Dandelion API and categories

There’s a very interesting blog post by Graham Jevron from the British Library. It’s on how to process archival metadata with OpenRefine.

In it he uses the Dandelion API to extract named entites. This is straight forward enough to do, it just requires a frree API token. However he categorises all the entities. See image here: https://blogs.bl.uk/.a/6a00d8341c464853ef025d9b488997200c-500wi

Can anyone explain how that is done? Was it done within OpenRefine or by the way the Dandelion API was queried? I can’t see anything in the Dandelion API documentation but I could well be missing something obvious.

I suspect the NER extension was used to do this extraction. Doing it manually in OpenRefine without the extension is likely possible but more involved.

Can anyone explain how that is done? I can’t see anything in the Dandelion API documentation but I could well be missing something obvious.

You need to specify include=categories in your API call to get this information.
https://dandelion.eu/docs/api/datatxt/nex/v1/#parameters

Tom

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I have some examples of using Dandelion to do NER in OpenRefine in this set of exercises Self-paced exercises 1: Variables, operators, and getting data from online sources - Google Docs

Hope it might help

Owen

That’s all very helpful, thanks folks.

@ostephens those exercises look great, thank you.

Hi @ostephens

Could I ask you about Exercise 5 in that document? I have used the GREL expression there to return People, Places, Companies, Buildings etc and it has been great.

I have been trying to modify the expression to return the spots for annotations where there is no type so that it returns the spots for Dandelion results like this;

{
	"time": 1,
	"annotations": [{
		"start": 11,
		"end": 27,
		"spot": "Grand Canal Dock",
		"confidence": 0.8609,
		"id": 10425918,
		"title": "Grand Canal Dock",
		"uri": "http://en.wikipedia.org/wiki/Grand_Canal_Dock",
		"abstract": "The west inner basin and Boland\u0027s Mill, January 2022View of the western (inner) basin from the top floor of the Google Docks (Montevetro) building. Boland\u0027s Mill, the Alto Vetro building, and The Marker Hotel can be seen.Grand Canal Dock is a Southside area near the city centre of Dublin, Ireland. It is located on the border of eastern Dublin 2 and the westernmost part of Ringsend in Dublin 4, surrounding the Grand Canal Docks, an enclosed harbour where the Grand Canal comes to the River Liffey. The area has undergone significant redevelopment since 2000, as part of the Dublin Docklands area redevelopment project.",
		"label": "Grand Canal Dock",
		"categories": ["Dublin Docklands", "Office buildings in the Republic of Ireland", "Places in Dublin (city)", "Ringsend", "Skyscrapers in the Republic of Ireland"],
		"types": [],
		"lod": {
			"dbpedia": "http://dbpedia.org/resource/Grand_Canal_Dock",
			"wikipedia": "http://en.wikipedia.org/wiki/Grand_Canal_Dock"
		}
	}],
	"lang": "en",
	"timestamp": "2022-12-06T14:49:58.182"
}

But to to avail. I have tried variations on leaving the types entry empty

forEach(filter(value.parseJson().get("annotations"),a,a.get("types").inArray("")),p,p.get("spot"))

or using not(inArray("http://dbpedia.org/") but haven’t managed to get anything to work.

Would you have any suggestions on what might succeed?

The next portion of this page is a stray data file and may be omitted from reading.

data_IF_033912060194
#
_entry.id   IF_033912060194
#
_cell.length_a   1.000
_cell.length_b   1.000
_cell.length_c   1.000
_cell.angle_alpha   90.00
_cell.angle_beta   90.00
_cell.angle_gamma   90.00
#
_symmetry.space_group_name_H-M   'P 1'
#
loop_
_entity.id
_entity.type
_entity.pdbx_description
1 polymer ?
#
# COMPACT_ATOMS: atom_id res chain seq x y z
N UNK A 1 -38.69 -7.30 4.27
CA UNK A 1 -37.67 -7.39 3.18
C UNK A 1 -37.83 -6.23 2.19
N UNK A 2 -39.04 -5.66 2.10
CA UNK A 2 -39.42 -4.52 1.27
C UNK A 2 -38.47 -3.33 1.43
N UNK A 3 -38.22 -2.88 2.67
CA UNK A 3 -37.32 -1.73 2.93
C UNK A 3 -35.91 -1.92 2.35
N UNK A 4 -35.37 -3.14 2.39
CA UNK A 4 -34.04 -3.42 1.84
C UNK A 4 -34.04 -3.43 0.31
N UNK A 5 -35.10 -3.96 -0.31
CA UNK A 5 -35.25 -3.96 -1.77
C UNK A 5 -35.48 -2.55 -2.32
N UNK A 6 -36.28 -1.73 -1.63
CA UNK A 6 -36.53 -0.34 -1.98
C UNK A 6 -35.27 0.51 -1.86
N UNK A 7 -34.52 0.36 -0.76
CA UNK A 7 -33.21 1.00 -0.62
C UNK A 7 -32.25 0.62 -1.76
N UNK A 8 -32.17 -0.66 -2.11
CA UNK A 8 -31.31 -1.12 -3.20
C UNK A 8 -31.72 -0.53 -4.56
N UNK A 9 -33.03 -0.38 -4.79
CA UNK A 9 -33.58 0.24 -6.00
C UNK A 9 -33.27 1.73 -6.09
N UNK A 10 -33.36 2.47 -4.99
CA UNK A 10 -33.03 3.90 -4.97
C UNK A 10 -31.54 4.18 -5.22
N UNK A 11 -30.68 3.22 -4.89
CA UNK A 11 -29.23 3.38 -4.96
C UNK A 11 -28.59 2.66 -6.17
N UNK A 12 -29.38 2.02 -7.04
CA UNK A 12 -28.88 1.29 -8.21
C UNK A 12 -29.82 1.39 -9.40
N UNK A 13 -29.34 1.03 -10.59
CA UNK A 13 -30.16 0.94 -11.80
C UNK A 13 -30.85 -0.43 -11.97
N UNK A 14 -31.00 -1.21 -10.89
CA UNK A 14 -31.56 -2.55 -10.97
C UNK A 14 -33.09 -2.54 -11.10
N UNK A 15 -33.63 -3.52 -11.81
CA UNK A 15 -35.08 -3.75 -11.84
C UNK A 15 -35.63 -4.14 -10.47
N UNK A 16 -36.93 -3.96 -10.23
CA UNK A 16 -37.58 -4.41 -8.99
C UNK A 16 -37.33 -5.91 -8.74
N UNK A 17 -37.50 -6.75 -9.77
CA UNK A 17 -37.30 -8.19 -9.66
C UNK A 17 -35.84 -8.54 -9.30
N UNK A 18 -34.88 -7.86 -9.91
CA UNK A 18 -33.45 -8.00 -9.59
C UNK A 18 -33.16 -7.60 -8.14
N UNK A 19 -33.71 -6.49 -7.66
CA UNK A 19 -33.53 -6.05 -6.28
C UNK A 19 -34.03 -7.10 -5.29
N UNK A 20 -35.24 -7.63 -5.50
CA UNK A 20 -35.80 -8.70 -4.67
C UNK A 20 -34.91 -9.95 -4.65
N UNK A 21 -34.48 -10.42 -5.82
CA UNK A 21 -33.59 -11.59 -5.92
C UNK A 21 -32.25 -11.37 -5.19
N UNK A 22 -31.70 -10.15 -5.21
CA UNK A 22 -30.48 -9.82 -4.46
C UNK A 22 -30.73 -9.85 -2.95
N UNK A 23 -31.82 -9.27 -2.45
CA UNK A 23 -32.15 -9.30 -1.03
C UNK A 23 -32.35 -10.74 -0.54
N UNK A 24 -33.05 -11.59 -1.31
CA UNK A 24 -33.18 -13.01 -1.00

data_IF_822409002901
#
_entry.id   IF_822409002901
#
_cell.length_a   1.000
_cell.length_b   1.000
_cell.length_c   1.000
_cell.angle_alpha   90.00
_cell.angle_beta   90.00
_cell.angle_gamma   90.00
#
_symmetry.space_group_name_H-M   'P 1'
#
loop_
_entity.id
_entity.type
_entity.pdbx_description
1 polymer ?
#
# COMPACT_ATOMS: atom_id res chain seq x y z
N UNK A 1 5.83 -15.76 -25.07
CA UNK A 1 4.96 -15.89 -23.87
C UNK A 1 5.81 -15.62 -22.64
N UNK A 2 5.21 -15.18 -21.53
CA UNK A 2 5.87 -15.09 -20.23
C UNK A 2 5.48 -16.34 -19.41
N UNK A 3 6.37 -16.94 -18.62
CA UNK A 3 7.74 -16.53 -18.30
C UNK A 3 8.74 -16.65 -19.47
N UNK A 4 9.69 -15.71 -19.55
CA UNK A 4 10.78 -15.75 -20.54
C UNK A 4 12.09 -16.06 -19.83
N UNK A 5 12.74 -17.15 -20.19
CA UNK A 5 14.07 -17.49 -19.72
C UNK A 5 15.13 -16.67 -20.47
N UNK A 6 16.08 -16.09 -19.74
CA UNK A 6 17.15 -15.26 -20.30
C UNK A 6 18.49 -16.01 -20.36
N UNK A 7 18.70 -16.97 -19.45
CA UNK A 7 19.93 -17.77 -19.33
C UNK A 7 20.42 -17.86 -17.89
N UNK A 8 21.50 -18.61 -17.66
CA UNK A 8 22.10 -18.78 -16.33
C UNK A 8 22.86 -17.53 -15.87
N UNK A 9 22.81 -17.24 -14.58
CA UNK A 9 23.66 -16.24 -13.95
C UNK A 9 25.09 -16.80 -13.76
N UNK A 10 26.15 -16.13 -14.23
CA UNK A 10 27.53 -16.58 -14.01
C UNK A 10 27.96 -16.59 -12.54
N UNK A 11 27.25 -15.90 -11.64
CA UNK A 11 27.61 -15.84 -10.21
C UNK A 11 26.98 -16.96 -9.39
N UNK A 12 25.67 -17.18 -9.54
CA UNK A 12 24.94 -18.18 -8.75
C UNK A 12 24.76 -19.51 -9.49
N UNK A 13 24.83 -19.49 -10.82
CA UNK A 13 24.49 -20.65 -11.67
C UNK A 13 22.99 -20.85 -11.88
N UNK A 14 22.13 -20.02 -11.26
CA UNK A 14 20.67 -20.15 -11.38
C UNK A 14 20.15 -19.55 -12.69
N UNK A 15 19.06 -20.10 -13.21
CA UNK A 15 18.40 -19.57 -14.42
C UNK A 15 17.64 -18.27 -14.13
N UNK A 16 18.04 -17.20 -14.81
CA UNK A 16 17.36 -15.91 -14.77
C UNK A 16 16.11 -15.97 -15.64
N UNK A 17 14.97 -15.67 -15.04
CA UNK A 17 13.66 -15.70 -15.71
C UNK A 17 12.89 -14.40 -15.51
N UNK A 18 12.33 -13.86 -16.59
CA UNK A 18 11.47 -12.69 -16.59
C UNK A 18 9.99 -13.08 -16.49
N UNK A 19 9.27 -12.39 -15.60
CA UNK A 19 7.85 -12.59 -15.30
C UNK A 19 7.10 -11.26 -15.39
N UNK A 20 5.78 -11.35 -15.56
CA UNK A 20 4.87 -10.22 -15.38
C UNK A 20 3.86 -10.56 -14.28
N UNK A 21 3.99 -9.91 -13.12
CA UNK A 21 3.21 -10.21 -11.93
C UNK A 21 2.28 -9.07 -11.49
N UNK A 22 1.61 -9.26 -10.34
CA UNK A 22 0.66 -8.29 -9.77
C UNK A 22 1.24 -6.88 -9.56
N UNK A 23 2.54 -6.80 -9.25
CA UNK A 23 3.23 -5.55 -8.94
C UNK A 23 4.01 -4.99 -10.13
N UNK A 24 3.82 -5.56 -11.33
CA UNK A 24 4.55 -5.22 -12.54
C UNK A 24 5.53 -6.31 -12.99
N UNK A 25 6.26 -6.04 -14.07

You could look for the length being zero I think - so the filter part of your expression would be:

filter(value.parseJson().get("annotations"),a,a.get("types").length()==0)

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That’s brilliant Owen, thanks!

For anyone else who might want the same query this works:

forEach(filter(value.parseJson().get("annotations"),a,a.get("types").length()==0),p,p.get("spot")).join("|")
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In these queries is it possible to return two fields, say “spot” and “lod”

this doesn’t work for example:

forEach(filter(value.parseJson().get("annotations"),a,a.get("types").length()==0),p,p.get("spot"+"lod")).join("|")

I hope it’s ok to ask this here. I couldn’t find anything obvious on the GREL functions page.

Well… you could for example by executing p.get("spot") + "|" + "p.get("lod"). But I would not recommend that. I would recommend running the snippet twice… once for “spot” (maybe adding a new column?) and once for “lod” (adding another column?). Otherwise you end up having “lod” and “spot” mixed in one column and need to separate them.

I agree with @b2m . If you want to extract both values at once you can simply repeat the p.get with each field in your expression as necessary, but it may produce unexpected results as p.get doesn’t necessarily get a string (it could get a string, json object, array, number or boolean, as that’s what can be in any JSON element)

Ideally I would have the spot and URI linked in one cell for now, which I would separate out later. I think that would be easier to work with than having a cell containing one or more spots, and a second cell containing one or more URIs and trying to match them up afterwards. though I might be onverthignking this.

Thanks again for the help.

Hi @Padraic I think @b2m’s suggestion achieves what you are looking for. So for example:

forEach(filter(value.parseJson().get("annotations"),a,a.get("types").length()==0),p,p.get("spot")+"~"+p.get("lod")).join("|")

Note that in this example I use “~” as a separator between the Spot and the LOD. You could equally use “|” but then if you had repeated annotations it wouldn’t be possible to separate the spot/LOD pairs easily

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That’s great, thank you @ostephens .